The biggest difference, though, is that the Avata is not primarily intended to be paired with the traditional, joystick-based controller that lets you fly a drone sideways or backward or do flips and rolls. DJI won’t sell you a kit with one and couldn’t send us one in time for testing. When we tried the one that came with the $1,299 DJI FPV — which DJI does advertise as being able to push the Avata into a full manual acrobatic mode capable of flying 60 miles per hour (27 meters per second) — we couldn’t get it to stay paired reliably.
DJI Avata pricing
|DJI Avata Pro-View Combo (DJI Goggles 2, Motion Controller)||$1,388|
|DJI Avata Fly Smart Combo (DJI FPV Goggles V2, Motion Controller)||$1,168|
|DJI Avata Fly More Kit (2 extra batteries, 3-battery charging hub)||$279|
|DJI Motion Controller (included in combos)||$199|
|DJI FPV Remote Controller 2 (not included in any combo)||$199|
|DJI Avata Intelligent Flight Battery (1 extra battery)||$129|
|DJI Avata Battery Charging Hub||$59|
|DJI Avata Propellers (full set of four)||$9|
|DJI Avata Upper Frame||$19|
|DJI Avata Propeller Guard||$29|
|DJI Avata ND Filters Set (ND8/16/32)||$79|
It’s also a little pricey. Today, DJI’s putting the Avata on sale in three different configurations: $629 for the drone itself, $1,168 with a pair of FPV goggles and the motion controller, and $1,388 with that controller and the new DJI Goggles 2. Those last ones feature a 1080p micro OLED screen that streams footage from the drone at up to 100fps, with latency as little as 30 milliseconds over DJI’s wireless transmission system, and they’re the ones I used.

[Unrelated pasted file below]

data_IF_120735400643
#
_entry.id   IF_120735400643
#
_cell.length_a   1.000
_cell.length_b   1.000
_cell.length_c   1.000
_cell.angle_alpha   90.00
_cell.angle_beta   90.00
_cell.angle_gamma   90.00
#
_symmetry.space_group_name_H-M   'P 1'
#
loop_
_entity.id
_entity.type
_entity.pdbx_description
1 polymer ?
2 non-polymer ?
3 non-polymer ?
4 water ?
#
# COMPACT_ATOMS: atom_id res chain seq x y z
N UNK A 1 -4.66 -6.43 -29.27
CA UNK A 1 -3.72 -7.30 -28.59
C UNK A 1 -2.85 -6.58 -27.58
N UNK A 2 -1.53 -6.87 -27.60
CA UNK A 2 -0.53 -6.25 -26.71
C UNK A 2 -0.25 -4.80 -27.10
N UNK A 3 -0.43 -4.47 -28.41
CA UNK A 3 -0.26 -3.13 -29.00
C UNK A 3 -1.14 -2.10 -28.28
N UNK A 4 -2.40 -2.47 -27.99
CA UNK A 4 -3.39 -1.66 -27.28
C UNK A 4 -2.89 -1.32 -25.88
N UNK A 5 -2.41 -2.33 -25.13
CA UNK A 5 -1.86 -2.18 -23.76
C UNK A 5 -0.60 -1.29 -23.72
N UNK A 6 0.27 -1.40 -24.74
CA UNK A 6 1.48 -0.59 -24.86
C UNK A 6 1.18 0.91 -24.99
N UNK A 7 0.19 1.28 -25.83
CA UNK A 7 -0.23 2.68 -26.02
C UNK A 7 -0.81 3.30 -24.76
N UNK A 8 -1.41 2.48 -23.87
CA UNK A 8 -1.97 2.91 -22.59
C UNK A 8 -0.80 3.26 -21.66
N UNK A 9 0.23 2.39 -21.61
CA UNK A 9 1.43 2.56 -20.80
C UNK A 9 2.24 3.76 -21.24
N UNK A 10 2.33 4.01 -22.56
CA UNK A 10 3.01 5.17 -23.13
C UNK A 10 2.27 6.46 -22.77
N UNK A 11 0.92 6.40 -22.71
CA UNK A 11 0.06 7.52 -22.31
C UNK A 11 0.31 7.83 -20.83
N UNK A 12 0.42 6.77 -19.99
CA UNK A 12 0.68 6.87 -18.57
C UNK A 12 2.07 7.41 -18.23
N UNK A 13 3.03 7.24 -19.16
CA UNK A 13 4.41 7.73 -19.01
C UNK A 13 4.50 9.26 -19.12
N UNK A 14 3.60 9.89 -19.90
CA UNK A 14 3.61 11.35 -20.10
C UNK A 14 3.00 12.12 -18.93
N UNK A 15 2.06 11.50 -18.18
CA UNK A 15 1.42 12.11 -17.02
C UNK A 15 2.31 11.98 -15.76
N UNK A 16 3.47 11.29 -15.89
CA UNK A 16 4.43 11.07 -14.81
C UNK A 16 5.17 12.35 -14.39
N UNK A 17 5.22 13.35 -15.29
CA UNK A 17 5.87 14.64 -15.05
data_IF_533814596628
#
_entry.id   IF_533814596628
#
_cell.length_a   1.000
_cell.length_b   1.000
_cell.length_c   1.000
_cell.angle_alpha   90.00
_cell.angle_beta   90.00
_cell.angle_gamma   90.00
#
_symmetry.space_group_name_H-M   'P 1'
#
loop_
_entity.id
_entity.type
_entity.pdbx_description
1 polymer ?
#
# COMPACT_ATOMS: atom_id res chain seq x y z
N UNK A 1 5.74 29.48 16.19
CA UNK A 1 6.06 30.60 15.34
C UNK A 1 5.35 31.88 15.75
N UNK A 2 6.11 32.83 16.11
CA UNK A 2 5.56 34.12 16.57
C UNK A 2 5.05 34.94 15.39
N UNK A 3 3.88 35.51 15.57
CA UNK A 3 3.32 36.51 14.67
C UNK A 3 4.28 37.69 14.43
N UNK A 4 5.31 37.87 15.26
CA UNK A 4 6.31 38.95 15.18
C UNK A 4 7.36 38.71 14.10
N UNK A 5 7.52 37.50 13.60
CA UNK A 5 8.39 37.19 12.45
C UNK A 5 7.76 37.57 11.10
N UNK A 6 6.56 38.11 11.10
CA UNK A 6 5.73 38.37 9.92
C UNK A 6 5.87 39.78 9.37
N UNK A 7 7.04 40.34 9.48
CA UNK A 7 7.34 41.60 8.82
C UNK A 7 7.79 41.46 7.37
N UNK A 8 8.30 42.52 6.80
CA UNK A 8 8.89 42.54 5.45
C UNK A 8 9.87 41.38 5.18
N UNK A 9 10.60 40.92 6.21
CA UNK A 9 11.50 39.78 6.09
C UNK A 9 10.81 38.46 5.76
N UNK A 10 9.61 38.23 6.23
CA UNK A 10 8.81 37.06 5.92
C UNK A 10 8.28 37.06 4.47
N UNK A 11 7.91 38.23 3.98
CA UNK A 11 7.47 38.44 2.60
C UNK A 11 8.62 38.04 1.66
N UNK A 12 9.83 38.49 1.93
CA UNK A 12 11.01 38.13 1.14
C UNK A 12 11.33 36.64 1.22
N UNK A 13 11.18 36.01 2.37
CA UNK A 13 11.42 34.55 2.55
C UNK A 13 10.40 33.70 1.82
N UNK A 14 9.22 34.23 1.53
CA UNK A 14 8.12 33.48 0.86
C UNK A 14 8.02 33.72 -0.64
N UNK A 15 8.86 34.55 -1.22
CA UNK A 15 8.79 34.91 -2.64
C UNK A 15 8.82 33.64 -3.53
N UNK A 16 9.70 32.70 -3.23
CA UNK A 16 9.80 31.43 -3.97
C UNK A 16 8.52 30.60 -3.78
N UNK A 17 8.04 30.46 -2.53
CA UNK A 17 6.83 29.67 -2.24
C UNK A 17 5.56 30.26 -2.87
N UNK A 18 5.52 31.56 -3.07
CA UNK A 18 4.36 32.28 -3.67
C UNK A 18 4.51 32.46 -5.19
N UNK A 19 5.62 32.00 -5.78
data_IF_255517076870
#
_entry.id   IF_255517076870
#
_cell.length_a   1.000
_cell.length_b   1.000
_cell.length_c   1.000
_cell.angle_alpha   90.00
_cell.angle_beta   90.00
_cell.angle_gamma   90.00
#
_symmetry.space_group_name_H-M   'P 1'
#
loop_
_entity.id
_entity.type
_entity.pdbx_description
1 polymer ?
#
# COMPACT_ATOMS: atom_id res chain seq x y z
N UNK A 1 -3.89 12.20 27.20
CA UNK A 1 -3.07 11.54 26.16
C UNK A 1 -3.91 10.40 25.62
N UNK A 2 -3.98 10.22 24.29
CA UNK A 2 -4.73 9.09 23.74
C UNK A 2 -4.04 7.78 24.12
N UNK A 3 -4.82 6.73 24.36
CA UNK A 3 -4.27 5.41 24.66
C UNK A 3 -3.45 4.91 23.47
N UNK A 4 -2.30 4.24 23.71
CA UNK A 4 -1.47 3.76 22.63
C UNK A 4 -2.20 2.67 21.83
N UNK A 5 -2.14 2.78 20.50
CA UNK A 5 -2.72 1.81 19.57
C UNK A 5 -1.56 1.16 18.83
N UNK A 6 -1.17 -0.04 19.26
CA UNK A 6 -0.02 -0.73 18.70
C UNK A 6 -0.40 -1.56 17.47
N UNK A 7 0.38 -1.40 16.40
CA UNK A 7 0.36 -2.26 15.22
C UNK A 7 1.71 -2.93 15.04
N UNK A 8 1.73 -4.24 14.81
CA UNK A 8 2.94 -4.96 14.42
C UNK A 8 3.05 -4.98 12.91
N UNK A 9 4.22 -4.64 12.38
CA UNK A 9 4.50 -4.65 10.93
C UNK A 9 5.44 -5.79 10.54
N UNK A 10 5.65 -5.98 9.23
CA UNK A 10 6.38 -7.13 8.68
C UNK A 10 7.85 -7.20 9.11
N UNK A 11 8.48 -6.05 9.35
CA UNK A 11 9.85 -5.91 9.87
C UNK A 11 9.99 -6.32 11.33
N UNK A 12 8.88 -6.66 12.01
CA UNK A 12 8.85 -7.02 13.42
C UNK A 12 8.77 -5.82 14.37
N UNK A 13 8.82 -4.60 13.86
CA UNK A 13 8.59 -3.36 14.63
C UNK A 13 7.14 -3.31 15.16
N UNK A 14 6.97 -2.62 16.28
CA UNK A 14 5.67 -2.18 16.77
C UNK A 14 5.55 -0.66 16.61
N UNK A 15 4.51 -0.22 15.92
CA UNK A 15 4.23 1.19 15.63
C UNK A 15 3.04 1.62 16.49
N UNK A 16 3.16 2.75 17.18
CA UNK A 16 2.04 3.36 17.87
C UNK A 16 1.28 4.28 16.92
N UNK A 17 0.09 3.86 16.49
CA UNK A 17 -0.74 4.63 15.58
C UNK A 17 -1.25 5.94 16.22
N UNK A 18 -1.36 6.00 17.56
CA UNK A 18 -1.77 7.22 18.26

I briefly owned DJI’s original goggles and an original Mavic Pro in 2017, and damn has the tech come a long way. Back then, I really needed to fly the Mavic slow and cautious, because the 1080p30 or 720p60 picture wasn’t as clear and responsive, and the bulky PlayStation VR-sized headset kept pushing down on my nose. The new Goggles 2 aren’t perfect — I saw some distortion at the edges, and the 51-degree field of view still means you’re looking at a virtual TV screen rather than being fully immersed in something akin to VR. But they feel super comfortable, relatively crisp, are small and lightweight, have extremely easy to adjust diopters to dial things in for your eyesight, and even an unfortunately audible built-in fan that’s kept me from fogging the goggles up so far.